Today (07/04/11) as expected the European Central Bank (ECB) has raised its benchmark interest rate by 0.25% to 1.25%, the first such increase since July 2008. The Bank of England has kept interest rates on hold for the 25th month at their historic low of 0.5% and the Bank’s Quantitative Easing Asset Purchase Programme remains at £200bn.
The focus will now shift to the release of the minutes (due 20th April) of today’s BoE Monetary Policy Committee (MPC) meeting to see if any further MPC members have been swayed to the rate hike camp. At the previous meeting in March, six members voted to keep rates on hold whilst three members voted for an increase in interest rates. The conflict between above target inflation coupled with weak economic growth making the Bank’s decision difficult. The market will also seek further clarity on the future direction of ECB interest rates as there had been some suggestions that the hike today may be the first of a gradual increase in ECB interest rates.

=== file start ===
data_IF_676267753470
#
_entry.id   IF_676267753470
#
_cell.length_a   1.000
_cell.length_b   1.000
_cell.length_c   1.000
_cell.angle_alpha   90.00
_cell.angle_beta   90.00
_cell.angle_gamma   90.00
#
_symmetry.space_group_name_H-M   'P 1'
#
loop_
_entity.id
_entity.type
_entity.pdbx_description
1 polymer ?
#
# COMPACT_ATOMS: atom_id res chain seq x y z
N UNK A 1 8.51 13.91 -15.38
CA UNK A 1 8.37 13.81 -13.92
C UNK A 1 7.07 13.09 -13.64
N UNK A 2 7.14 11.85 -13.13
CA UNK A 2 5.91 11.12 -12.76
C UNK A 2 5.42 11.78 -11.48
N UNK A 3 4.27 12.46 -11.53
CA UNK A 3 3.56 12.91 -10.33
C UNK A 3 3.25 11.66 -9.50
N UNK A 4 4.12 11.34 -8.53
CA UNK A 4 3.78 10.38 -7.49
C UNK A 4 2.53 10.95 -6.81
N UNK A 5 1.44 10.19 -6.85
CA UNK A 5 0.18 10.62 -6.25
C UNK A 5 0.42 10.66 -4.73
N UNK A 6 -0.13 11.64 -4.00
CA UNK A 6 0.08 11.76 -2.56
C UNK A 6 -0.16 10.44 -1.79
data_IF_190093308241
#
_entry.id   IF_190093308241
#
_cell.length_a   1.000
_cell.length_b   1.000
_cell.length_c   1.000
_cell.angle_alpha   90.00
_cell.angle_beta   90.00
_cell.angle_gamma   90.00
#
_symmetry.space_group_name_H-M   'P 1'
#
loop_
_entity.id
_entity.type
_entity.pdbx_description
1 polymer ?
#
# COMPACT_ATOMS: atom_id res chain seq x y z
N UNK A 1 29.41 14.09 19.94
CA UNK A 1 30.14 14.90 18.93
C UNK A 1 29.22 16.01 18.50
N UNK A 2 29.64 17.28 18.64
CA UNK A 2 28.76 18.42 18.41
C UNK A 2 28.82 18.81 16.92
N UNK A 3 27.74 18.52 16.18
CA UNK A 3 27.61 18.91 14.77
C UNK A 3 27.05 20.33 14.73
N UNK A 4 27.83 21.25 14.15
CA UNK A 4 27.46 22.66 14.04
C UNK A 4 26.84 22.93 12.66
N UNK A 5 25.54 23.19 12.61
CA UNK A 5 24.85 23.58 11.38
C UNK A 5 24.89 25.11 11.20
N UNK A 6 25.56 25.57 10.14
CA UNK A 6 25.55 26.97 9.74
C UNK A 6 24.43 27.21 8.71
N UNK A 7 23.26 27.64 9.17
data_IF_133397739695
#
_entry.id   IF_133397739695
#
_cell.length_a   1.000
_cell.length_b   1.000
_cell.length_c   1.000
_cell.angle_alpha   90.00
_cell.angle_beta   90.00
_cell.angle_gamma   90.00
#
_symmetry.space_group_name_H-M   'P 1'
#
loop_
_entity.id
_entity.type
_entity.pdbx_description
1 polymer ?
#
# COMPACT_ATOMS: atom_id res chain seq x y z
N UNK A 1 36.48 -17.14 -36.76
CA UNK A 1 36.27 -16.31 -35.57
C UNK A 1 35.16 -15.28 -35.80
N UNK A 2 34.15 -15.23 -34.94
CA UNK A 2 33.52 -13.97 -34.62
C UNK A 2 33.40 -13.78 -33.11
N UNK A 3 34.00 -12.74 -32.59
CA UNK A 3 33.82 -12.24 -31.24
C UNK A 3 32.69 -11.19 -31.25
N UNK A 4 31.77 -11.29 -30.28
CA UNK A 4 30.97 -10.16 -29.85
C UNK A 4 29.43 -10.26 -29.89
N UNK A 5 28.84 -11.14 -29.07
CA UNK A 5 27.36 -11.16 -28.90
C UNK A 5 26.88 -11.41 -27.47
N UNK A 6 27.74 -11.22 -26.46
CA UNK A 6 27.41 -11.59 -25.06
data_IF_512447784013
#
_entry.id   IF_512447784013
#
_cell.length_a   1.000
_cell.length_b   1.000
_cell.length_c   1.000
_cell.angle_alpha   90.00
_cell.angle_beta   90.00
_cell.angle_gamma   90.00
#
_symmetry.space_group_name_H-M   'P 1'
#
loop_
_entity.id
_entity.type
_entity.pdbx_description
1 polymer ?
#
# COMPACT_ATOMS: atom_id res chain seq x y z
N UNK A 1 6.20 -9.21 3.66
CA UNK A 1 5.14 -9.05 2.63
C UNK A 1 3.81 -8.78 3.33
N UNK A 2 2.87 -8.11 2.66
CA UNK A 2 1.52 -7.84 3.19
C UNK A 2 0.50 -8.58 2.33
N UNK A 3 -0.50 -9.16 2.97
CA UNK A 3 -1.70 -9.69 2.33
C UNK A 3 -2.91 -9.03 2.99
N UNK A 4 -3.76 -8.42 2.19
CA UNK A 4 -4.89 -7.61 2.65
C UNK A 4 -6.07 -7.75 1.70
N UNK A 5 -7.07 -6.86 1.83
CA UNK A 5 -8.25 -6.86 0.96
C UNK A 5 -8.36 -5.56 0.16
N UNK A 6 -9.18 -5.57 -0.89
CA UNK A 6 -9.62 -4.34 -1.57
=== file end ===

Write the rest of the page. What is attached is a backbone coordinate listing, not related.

Typically, as a central bank increases interest rates their currency will appreciate as global investors seek a higher yielding currency. The widening interest rate differential between the BoE and ECB has been a major contributing factor to Sterling’s relative weakness against the Euro despite the ongoing European sovereign debt crisis.
Comparative World Interest Rates
Bank of Japan: 0.1%
Federal Reserve (USA): 0.25%
Swiss National Bank: 0.25%
Bank of England: 0.5%
Bank of Canada: 1%
European Central Bank: 1.25%
The Reserve Bank of Australia: 4.75%
People’s Bank of China: 6.06%